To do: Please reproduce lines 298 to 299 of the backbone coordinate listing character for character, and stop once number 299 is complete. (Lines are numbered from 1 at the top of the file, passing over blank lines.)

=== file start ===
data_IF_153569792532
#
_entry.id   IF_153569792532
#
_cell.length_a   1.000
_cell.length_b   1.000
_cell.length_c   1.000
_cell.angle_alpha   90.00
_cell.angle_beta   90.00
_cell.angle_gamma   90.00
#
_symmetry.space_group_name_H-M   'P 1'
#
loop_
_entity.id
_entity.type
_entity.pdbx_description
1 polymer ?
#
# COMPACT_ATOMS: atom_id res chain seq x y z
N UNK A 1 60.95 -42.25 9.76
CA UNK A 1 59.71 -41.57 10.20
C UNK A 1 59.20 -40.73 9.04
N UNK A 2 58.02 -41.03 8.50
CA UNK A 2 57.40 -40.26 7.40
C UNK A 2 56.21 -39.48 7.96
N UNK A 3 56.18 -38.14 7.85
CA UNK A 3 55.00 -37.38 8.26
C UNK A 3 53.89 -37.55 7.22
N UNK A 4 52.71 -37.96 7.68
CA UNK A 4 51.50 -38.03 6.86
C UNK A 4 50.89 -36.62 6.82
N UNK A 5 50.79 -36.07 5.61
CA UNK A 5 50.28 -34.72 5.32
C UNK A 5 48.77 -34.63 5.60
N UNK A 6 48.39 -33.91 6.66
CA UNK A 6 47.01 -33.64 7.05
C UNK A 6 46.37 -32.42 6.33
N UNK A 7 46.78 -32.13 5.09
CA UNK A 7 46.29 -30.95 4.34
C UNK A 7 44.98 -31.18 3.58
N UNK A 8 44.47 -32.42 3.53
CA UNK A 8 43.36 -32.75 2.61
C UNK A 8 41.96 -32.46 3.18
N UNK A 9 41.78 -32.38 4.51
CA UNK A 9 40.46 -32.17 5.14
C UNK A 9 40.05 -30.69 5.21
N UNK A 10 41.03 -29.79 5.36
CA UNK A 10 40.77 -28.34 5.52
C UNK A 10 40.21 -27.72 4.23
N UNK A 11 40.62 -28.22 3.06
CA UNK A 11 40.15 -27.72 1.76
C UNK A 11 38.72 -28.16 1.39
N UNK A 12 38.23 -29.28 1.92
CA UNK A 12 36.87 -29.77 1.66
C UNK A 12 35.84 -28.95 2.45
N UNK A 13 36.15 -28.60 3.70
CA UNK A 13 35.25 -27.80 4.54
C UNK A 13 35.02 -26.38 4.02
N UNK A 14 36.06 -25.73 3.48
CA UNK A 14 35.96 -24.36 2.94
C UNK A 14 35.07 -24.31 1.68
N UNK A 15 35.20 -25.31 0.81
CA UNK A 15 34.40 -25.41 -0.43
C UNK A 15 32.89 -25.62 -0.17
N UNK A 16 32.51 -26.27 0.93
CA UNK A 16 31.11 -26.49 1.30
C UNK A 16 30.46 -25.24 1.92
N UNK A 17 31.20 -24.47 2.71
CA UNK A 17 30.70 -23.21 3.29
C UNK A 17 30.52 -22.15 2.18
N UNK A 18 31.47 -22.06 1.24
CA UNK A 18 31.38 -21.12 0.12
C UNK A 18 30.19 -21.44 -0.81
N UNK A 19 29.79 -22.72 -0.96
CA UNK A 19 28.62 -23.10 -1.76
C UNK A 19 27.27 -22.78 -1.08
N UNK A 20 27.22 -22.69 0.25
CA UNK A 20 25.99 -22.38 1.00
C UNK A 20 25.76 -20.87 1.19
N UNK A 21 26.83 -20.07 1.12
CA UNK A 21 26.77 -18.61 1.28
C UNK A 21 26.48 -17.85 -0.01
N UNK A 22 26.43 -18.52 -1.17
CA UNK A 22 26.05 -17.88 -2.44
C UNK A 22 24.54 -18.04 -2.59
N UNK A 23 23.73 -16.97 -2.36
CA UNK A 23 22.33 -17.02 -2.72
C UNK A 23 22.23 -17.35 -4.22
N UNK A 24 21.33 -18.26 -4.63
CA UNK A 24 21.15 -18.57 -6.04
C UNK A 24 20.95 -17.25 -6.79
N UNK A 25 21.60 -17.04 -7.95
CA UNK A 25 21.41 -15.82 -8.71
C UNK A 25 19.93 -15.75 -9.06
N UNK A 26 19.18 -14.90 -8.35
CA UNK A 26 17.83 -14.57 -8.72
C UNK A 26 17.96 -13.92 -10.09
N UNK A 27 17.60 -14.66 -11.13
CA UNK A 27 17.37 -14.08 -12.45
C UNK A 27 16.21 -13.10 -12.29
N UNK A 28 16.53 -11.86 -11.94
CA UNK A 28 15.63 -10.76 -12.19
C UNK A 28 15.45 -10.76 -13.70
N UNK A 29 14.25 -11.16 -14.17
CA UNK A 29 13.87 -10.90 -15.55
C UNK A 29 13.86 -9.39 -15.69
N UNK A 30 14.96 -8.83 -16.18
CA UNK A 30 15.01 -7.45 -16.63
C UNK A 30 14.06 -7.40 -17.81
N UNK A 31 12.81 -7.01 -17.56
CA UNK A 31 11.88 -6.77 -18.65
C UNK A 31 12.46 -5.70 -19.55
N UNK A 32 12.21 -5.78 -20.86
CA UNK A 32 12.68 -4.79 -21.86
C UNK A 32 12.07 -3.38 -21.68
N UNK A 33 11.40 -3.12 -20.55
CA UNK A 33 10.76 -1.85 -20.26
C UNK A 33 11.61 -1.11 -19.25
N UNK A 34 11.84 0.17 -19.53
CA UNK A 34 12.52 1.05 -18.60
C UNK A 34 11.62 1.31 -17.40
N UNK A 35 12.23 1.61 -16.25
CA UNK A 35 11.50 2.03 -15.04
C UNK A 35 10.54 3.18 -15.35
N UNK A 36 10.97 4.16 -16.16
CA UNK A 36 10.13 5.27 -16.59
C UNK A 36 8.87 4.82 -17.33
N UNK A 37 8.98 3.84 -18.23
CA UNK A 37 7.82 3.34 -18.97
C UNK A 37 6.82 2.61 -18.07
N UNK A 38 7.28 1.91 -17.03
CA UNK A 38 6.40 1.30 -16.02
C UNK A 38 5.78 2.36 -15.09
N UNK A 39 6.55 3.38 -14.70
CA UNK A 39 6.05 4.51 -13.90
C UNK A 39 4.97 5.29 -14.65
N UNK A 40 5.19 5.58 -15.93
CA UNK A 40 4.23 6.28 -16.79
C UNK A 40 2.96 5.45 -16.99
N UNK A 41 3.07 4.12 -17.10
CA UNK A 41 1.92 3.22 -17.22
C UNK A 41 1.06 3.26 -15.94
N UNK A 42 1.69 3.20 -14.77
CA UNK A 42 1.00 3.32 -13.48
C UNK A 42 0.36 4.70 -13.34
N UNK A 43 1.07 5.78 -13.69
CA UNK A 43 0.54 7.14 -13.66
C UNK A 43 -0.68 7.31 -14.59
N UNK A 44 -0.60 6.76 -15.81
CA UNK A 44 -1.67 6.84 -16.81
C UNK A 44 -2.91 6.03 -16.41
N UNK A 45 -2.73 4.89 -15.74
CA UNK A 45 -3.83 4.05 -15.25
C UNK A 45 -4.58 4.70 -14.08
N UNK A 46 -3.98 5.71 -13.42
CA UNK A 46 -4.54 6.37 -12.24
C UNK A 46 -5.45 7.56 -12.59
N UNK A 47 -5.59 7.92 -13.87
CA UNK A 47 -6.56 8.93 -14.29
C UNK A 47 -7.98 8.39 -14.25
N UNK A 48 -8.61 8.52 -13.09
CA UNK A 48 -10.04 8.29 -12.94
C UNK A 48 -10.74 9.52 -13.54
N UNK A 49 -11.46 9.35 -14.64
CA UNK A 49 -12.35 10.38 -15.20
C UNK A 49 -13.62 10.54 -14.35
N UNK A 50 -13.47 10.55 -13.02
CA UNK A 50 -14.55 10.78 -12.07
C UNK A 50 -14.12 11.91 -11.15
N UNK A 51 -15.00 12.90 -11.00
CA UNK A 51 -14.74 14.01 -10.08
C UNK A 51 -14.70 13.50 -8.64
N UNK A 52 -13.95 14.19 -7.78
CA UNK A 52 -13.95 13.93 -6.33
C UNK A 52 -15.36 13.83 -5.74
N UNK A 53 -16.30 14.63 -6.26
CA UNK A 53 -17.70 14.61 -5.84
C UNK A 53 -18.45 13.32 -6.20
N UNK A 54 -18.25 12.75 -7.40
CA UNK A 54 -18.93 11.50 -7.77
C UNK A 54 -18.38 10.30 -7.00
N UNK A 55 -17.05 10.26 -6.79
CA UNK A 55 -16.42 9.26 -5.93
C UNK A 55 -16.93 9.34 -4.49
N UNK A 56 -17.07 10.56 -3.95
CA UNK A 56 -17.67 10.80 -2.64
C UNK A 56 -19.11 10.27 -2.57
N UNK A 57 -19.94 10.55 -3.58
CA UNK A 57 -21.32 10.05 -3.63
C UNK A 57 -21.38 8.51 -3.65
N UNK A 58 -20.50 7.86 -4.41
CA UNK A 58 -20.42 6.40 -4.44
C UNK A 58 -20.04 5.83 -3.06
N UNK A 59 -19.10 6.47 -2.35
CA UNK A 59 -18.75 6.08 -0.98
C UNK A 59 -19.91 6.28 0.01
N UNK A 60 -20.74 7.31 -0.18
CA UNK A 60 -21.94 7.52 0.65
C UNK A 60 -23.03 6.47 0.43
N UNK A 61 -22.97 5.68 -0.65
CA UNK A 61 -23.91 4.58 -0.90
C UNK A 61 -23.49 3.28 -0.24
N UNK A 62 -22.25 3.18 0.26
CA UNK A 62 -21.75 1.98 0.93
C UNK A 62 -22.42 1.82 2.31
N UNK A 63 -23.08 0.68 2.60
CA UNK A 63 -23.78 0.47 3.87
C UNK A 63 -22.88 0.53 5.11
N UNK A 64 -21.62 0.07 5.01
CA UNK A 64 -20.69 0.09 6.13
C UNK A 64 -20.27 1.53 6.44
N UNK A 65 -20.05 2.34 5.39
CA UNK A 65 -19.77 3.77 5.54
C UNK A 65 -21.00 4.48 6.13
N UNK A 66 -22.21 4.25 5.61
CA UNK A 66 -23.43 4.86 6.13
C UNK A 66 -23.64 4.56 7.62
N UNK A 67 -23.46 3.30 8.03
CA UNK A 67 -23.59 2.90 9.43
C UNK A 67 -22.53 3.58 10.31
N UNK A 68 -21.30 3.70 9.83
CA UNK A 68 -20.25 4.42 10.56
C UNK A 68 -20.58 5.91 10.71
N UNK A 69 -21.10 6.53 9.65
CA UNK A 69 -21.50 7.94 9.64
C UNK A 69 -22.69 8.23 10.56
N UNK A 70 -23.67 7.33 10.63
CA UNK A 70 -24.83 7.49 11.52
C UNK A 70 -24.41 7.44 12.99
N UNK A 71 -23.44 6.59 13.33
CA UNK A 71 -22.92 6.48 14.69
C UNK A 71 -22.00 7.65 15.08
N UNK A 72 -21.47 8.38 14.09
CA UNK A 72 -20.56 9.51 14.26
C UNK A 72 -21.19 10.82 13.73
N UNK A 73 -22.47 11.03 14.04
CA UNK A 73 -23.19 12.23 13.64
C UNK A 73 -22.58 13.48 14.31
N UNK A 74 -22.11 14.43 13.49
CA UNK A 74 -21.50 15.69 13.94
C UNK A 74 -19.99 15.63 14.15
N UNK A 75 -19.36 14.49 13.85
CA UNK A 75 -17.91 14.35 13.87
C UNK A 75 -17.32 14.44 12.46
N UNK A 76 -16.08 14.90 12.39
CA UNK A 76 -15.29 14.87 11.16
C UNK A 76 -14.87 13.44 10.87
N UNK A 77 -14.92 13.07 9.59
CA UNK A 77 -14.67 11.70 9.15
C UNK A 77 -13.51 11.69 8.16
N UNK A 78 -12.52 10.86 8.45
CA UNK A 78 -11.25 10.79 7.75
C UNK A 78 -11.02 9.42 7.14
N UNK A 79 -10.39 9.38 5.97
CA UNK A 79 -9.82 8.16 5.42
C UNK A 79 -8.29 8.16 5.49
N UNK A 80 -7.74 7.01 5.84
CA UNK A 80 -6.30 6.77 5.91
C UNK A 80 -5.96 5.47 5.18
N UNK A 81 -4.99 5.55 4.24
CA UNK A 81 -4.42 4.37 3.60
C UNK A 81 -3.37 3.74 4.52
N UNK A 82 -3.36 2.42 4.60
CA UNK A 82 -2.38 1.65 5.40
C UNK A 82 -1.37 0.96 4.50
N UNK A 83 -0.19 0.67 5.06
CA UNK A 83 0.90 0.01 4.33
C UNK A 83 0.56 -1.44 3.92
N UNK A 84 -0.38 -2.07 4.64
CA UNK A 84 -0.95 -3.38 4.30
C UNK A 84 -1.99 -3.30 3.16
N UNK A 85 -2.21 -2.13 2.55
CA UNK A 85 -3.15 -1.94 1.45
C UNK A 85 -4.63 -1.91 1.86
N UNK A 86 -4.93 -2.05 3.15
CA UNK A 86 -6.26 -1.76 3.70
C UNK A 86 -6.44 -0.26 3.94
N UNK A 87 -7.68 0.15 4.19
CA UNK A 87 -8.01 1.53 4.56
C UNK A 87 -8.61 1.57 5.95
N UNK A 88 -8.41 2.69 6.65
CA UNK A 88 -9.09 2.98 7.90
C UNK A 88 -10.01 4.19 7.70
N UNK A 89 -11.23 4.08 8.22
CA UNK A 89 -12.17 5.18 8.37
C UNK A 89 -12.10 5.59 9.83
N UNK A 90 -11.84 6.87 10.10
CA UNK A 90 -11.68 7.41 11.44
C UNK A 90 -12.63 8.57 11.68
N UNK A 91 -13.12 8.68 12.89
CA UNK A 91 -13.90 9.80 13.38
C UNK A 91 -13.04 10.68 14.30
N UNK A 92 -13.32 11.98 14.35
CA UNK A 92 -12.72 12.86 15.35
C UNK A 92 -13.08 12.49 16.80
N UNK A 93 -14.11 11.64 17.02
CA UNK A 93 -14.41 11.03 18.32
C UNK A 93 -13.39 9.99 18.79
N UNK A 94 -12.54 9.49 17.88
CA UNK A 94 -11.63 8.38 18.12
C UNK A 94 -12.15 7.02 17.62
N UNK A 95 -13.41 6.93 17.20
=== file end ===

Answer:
CA UNK A 93 -14.41 11.03 18.32
C UNK A 93 -13.39 9.99 18.79